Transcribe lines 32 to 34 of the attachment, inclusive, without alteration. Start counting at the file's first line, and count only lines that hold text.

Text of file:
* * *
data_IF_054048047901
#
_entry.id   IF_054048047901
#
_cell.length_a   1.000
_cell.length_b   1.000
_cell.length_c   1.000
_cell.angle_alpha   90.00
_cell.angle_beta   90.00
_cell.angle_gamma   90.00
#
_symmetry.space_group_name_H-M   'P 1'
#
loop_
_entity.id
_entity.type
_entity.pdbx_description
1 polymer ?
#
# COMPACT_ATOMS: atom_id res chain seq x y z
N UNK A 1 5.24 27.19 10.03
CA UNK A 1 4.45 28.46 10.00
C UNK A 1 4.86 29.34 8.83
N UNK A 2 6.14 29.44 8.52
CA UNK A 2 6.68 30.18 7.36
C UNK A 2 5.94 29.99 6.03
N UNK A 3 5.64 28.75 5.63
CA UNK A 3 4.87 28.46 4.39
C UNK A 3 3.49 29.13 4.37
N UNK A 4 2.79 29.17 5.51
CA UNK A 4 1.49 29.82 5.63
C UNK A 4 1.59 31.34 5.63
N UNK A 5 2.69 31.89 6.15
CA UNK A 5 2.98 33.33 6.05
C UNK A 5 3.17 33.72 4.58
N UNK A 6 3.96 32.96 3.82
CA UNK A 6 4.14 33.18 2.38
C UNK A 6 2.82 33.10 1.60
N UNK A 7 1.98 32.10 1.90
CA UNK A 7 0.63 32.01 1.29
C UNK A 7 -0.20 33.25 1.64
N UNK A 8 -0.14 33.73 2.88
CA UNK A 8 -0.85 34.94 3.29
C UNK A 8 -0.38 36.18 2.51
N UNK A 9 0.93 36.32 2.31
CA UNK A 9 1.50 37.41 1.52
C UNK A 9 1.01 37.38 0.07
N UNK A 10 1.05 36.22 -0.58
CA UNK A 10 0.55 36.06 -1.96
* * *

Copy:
C UNK A 4 1.59 31.34 5.63
N UNK A 5 2.69 31.89 6.15
CA UNK A 5 2.98 33.33 6.05